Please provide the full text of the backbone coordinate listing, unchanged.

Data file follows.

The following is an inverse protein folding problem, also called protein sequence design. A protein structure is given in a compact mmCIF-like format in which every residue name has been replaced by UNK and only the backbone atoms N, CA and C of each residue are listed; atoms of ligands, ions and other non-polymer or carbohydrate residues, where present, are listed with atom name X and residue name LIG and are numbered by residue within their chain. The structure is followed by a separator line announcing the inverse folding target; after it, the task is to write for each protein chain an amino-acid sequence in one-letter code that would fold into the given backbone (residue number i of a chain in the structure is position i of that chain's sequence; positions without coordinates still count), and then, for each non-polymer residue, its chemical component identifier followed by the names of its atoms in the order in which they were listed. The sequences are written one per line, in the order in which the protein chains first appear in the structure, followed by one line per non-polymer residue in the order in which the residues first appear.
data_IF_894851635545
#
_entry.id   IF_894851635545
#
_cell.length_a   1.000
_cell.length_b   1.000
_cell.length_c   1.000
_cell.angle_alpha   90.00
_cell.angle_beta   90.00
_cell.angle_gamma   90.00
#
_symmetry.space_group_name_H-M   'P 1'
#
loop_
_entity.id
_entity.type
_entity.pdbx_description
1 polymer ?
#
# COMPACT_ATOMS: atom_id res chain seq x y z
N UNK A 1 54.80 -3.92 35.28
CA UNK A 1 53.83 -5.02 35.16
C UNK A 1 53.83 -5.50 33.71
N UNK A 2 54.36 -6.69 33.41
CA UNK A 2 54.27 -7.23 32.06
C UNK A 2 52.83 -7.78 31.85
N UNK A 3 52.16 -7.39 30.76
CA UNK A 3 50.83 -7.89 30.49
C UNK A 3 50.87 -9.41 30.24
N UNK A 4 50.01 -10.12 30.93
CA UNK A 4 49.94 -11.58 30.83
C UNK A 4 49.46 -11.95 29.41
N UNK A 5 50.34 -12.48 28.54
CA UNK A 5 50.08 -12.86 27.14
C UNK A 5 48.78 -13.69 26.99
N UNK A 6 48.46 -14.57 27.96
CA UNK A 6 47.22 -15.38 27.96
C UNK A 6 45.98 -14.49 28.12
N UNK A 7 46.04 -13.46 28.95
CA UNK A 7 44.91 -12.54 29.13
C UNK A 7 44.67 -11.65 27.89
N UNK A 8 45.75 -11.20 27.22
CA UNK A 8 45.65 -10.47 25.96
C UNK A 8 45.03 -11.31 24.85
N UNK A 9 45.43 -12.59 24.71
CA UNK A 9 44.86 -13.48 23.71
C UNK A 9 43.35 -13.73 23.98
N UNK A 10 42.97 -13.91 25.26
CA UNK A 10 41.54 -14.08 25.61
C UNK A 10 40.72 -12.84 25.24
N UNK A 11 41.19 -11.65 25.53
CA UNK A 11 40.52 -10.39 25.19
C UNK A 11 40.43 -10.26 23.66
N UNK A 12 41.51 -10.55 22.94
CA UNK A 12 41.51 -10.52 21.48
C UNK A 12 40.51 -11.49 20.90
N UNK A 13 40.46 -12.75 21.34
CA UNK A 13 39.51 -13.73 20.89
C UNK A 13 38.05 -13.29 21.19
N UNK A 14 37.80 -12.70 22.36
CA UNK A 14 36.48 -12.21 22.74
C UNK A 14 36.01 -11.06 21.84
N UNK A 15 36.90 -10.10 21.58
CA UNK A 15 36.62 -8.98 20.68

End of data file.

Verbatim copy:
The following is an inverse protein folding problem, also called protein sequence design. A protein structure is given in a compact mmCIF-like format in which every residue name has been replaced by UNK and only the backbone atoms N, CA and C of each residue are listed; atoms of ligands, ions and other non-polymer or carbohydrate residues, where present, are listed with atom name X and residue name LIG and are numbered by residue within their chain. The structure is followed by a separator line announcing the inverse folding target; after it, the task is to write for each protein chain an amino-acid sequence in one-letter code that would fold into the given backbone (residue number i of a chain in the structure is position i of that chain's sequence; positions without coordinates still count), and then, for each non-polymer residue, its chemical component identifier followed by the names of its atoms in the order in which they were listed. The sequences are written one per line, in the order in which the protein chains first appear in the structure, followed by one line per non-polymer residue in the order in which the residues first appear.
data_IF_894851635545
#
_entry.id   IF_894851635545
#
_cell.length_a   1.000
_cell.length_b   1.000
_cell.length_c   1.000
_cell.angle_alpha   90.00
_cell.angle_beta   90.00
_cell.angle_gamma   90.00
#
_symmetry.space_group_name_H-M   'P 1'
#
loop_
_entity.id
_entity.type
_entity.pdbx_description
1 polymer ?
#
# COMPACT_ATOMS: atom_id res chain seq x y z
N UNK A 1 54.80 -3.92 35.28
CA UNK A 1 53.83 -5.02 35.16
C UNK A 1 53.83 -5.50 33.71
N UNK A 2 54.36 -6.69 33.41
CA UNK A 2 54.27 -7.23 32.06
C UNK A 2 52.83 -7.78 31.85
N UNK A 3 52.16 -7.39 30.76
CA UNK A 3 50.83 -7.89 30.49
C UNK A 3 50.87 -9.41 30.24
N UNK A 4 50.01 -10.12 30.93
CA UNK A 4 49.94 -11.58 30.83
C UNK A 4 49.46 -11.95 29.41
N UNK A 5 50.34 -12.48 28.54
CA UNK A 5 50.08 -12.86 27.14
C UNK A 5 48.78 -13.69 26.99
N UNK A 6 48.46 -14.57 27.96
CA UNK A 6 47.22 -15.38 27.96
C UNK A 6 45.98 -14.49 28.12
N UNK A 7 46.04 -13.46 28.95
CA UNK A 7 44.91 -12.54 29.13
C UNK A 7 44.67 -11.65 27.89
N UNK A 8 45.75 -11.20 27.22
CA UNK A 8 45.65 -10.47 25.96
C UNK A 8 45.03 -11.31 24.85
N UNK A 9 45.43 -12.59 24.71
CA UNK A 9 44.86 -13.48 23.71
C UNK A 9 43.35 -13.73 23.98
N UNK A 10 42.97 -13.91 25.26
CA UNK A 10 41.54 -14.08 25.61
C UNK A 10 40.72 -12.84 25.24
N UNK A 11 41.19 -11.65 25.53
CA UNK A 11 40.52 -10.39 25.19
C UNK A 11 40.43 -10.26 23.66
N UNK A 12 41.51 -10.55 22.94
CA UNK A 12 41.51 -10.52 21.48
C UNK A 12 40.51 -11.49 20.90
N UNK A 13 40.46 -12.75 21.34
CA UNK A 13 39.51 -13.73 20.89
C UNK A 13 38.05 -13.29 21.19
N UNK A 14 37.80 -12.70 22.36
CA UNK A 14 36.48 -12.21 22.74
C UNK A 14 36.01 -11.06 21.84
N UNK A 15 36.90 -10.10 21.58
CA UNK A 15 36.62 -8.98 20.68